Tomorrow the country marks nearly 180 years since Te Tiriti o Waitangi was signed, but letters from that era show that some issues for Māori remain the same.
RNZ got a firsthand look at some of the letters that talk about land negotiations and the importance of kōrero with iwi.
The collection of more than 700 letters written by Māori can also be found on Auckland Council's online archive, Kura.
But preserved in folders are some of the original copies.
Robert Eruera is a senior curator of Māori heritage at the Auckland Council and this is his passion.
"They're like a window of time so that you can view the political agendas and the environment of the time," he said.
"All of them are in te reo Māori."
Decades on from the letters, Mr Eruera said respect of Māori sovereignty or rangatiratanga was still needed.
"The political agendas are still the same - they're still ongoing," he said.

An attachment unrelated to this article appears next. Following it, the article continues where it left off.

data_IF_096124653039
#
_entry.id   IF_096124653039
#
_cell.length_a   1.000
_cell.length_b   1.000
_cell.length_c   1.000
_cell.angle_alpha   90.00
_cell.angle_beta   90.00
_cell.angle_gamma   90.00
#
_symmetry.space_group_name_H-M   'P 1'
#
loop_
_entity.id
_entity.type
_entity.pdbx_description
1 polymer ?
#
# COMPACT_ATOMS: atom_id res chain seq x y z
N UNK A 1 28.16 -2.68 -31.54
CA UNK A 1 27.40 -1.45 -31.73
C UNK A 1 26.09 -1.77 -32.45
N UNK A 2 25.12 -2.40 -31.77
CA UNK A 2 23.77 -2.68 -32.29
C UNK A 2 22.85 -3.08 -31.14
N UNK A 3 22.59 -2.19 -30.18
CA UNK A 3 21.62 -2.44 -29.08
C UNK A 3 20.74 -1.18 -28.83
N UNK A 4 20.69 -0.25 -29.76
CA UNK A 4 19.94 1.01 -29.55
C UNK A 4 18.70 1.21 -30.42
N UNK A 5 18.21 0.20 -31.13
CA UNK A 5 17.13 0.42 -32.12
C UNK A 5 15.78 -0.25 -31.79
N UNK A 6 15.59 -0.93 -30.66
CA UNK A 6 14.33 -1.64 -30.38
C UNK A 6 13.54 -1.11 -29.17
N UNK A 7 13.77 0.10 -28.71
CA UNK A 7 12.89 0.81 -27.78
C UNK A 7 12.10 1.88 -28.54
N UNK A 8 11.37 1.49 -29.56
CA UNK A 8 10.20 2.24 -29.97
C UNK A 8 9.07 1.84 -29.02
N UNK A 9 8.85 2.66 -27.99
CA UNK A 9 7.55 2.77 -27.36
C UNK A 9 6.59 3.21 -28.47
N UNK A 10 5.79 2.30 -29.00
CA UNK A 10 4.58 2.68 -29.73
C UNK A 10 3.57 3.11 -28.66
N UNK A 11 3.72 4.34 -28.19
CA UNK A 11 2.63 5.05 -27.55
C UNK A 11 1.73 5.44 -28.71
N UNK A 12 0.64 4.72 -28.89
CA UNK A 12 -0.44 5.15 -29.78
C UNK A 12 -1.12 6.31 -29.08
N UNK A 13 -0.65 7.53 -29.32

"We've moved on in many ways but... the same point is still made [and] that is that they [Māori] have tino rangatiratanga and there must be [consultation]."
One dates back to 1849 from Hōne Heke, the first Māori chief to sign the treaty of Waitangi.
Born as Heke Pōkai and baptised as Hōne Wiremu, the chief is infamous for cutting a British flagpole four times.
In sophisticated calligraphy, he addresses the letter to "all the many Pākehā" and talks about the boundary for settlers, warning of the consequences if it is not followed.
"If not heeded, then this peace with one another will end and I will become stubborn and free a roaring lion to bite the tail of each star and there will be misfortune," he wrote.
Hōne Heke died shortly afterwards and the early settlers made plans to enroach on the boundary.
A second letter written by Hōne Heke's wife, Hariata Rongo, protests those plans, particularly the of a town in Mangonui.
"Kei hea te pai? Kei hea te kupu whakatapu i tēnei motu? Kei hea te pupuri i te kupu a Heke?
"Where is the goodness? Where is the sacred word of this island? How are the words of Heke being upheld?" she wrote.
Hōne Heke and Hariata's wishes were ignored and the town was eventually built.
An exhibition with six of the letters will be on display in mid-March for two months.